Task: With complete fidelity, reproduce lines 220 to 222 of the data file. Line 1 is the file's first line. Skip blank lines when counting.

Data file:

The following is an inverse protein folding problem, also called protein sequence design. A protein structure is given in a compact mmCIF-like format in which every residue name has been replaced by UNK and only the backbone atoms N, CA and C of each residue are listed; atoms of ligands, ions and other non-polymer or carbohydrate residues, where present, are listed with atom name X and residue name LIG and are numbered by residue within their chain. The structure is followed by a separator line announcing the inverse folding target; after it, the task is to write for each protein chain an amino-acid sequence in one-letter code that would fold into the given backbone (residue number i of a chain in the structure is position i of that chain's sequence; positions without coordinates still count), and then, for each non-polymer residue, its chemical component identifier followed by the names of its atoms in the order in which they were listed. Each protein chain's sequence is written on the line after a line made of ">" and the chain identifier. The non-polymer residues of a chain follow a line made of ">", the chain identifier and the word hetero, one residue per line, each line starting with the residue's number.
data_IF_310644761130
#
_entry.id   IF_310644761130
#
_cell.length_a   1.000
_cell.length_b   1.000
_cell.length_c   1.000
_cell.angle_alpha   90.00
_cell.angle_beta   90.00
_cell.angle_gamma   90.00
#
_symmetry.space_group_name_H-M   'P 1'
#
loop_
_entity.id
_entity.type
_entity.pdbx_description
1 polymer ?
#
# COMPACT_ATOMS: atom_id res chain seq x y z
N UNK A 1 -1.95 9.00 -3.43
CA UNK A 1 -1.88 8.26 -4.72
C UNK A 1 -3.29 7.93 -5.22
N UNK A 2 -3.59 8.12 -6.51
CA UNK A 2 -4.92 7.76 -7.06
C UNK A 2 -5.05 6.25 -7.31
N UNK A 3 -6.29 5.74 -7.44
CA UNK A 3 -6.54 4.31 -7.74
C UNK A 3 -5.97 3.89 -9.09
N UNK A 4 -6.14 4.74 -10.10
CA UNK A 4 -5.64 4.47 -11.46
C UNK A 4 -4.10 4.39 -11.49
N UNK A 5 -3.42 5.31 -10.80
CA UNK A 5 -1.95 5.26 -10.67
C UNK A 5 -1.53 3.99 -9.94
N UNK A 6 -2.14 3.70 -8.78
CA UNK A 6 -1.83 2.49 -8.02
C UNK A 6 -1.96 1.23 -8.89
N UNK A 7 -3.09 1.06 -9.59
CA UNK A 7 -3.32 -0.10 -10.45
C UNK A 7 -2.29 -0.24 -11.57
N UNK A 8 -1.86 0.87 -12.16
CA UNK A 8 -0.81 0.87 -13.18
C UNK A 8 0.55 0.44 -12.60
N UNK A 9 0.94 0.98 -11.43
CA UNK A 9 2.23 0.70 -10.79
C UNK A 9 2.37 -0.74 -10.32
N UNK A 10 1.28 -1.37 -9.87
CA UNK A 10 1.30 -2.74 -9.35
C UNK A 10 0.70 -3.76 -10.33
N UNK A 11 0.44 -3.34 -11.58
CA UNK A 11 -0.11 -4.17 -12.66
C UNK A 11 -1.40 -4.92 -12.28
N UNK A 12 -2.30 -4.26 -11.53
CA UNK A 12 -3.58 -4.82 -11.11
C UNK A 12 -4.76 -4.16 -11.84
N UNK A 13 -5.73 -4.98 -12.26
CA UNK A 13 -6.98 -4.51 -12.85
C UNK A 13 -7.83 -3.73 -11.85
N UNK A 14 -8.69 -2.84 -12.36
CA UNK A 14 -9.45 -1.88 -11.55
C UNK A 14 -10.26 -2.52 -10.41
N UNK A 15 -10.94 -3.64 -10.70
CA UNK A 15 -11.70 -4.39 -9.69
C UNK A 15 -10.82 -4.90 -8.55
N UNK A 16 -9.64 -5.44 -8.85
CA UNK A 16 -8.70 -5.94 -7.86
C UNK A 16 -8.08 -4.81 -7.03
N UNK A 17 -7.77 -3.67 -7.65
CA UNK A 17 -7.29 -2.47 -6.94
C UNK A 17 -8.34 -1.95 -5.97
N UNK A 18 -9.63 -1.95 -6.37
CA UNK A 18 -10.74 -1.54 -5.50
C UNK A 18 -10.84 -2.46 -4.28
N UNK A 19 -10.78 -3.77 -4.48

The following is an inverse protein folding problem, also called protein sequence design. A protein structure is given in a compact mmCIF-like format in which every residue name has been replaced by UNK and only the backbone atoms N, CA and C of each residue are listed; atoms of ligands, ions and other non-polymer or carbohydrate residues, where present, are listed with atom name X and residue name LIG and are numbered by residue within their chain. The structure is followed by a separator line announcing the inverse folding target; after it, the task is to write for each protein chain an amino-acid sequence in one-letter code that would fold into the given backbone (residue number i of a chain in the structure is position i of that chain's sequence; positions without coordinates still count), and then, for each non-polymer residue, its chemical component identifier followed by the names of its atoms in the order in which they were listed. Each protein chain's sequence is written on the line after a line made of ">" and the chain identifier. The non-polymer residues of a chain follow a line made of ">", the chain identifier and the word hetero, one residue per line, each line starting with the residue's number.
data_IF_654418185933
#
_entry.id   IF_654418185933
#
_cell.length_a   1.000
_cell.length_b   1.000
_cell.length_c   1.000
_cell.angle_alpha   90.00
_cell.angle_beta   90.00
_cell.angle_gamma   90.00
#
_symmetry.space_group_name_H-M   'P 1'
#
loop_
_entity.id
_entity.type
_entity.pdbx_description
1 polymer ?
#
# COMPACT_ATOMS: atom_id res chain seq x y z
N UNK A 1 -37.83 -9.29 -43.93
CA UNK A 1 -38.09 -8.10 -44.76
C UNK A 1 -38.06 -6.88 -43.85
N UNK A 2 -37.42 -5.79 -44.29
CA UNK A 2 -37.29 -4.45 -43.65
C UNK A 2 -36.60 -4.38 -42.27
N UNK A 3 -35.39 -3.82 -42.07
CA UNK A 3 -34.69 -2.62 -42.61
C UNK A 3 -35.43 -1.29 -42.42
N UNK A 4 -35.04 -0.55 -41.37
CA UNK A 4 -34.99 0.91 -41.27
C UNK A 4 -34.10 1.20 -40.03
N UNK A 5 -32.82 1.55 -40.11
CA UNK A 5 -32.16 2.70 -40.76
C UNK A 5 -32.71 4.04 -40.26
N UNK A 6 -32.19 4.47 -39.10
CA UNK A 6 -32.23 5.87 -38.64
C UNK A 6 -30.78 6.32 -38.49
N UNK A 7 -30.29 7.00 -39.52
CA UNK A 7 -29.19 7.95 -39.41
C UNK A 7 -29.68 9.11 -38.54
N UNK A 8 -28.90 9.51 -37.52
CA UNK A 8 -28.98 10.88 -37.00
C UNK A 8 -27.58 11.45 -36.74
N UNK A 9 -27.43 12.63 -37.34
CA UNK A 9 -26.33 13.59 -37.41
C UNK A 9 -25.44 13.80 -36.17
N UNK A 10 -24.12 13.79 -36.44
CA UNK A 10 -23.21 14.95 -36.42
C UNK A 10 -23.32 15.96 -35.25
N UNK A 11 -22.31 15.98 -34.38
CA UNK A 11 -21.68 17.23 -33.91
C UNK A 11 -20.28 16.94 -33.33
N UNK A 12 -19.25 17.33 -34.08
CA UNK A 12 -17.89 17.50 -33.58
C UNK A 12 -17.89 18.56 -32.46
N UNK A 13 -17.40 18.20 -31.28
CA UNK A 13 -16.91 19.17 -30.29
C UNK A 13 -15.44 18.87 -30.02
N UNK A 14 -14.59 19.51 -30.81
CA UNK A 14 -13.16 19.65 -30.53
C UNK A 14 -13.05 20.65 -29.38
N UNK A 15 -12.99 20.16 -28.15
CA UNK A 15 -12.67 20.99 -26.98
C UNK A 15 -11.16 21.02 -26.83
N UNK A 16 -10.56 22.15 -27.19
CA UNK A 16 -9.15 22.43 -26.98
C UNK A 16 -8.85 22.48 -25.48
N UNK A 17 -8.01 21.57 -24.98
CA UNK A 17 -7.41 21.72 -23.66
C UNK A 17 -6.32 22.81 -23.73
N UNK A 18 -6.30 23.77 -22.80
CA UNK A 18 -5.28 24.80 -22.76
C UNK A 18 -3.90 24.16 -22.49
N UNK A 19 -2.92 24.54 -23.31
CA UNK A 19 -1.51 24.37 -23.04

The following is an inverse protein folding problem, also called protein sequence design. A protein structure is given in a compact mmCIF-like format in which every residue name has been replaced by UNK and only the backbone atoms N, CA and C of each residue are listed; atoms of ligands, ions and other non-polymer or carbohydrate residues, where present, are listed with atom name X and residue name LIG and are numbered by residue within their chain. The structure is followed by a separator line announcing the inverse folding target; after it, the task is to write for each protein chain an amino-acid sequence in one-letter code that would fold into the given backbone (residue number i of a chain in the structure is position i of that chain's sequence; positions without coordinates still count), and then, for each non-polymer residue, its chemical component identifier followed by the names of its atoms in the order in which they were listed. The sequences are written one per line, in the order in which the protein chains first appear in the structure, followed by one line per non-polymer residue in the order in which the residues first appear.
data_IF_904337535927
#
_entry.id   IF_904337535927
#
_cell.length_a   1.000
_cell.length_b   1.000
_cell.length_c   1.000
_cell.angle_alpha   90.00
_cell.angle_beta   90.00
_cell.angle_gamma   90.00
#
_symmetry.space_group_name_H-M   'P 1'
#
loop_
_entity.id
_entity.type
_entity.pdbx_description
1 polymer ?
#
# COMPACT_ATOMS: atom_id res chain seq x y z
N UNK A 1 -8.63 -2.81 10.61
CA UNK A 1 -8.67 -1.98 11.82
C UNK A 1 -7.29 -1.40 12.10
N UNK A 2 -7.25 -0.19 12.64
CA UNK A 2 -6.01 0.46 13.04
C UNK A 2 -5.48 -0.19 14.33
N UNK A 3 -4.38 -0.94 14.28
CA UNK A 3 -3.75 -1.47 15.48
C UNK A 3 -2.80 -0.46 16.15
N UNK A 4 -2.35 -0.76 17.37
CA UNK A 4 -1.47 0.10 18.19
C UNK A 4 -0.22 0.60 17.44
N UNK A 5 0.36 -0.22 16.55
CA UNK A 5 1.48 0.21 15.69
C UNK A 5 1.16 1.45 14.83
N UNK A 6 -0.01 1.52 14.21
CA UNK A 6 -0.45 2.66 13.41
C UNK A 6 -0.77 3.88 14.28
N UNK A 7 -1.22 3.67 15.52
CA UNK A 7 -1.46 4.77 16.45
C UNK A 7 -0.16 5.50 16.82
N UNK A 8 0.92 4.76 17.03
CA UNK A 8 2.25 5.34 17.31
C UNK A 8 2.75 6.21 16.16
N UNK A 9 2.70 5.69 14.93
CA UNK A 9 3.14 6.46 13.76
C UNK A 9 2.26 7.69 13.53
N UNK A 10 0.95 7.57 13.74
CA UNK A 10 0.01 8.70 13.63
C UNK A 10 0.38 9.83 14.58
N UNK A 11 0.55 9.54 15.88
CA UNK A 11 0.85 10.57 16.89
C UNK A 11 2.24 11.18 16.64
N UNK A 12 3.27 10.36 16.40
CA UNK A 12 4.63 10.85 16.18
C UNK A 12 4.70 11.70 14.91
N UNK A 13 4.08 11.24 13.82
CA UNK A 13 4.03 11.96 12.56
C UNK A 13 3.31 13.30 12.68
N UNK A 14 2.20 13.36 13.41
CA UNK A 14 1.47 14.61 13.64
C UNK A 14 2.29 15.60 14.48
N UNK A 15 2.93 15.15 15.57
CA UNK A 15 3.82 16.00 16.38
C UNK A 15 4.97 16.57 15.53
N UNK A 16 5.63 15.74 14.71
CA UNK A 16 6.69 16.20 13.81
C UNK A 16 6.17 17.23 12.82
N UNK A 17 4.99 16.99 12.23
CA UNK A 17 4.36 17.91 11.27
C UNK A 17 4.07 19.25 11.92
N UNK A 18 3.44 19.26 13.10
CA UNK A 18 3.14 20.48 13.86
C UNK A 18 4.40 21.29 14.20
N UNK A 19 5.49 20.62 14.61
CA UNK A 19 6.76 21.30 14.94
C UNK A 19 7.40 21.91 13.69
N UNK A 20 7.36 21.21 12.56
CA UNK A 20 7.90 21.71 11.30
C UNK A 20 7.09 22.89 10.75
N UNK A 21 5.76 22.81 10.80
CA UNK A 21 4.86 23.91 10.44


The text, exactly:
N UNK A 16 5.63 15.74 14.71
CA UNK A 16 6.69 16.20 13.81
C UNK A 16 6.17 17.23 12.82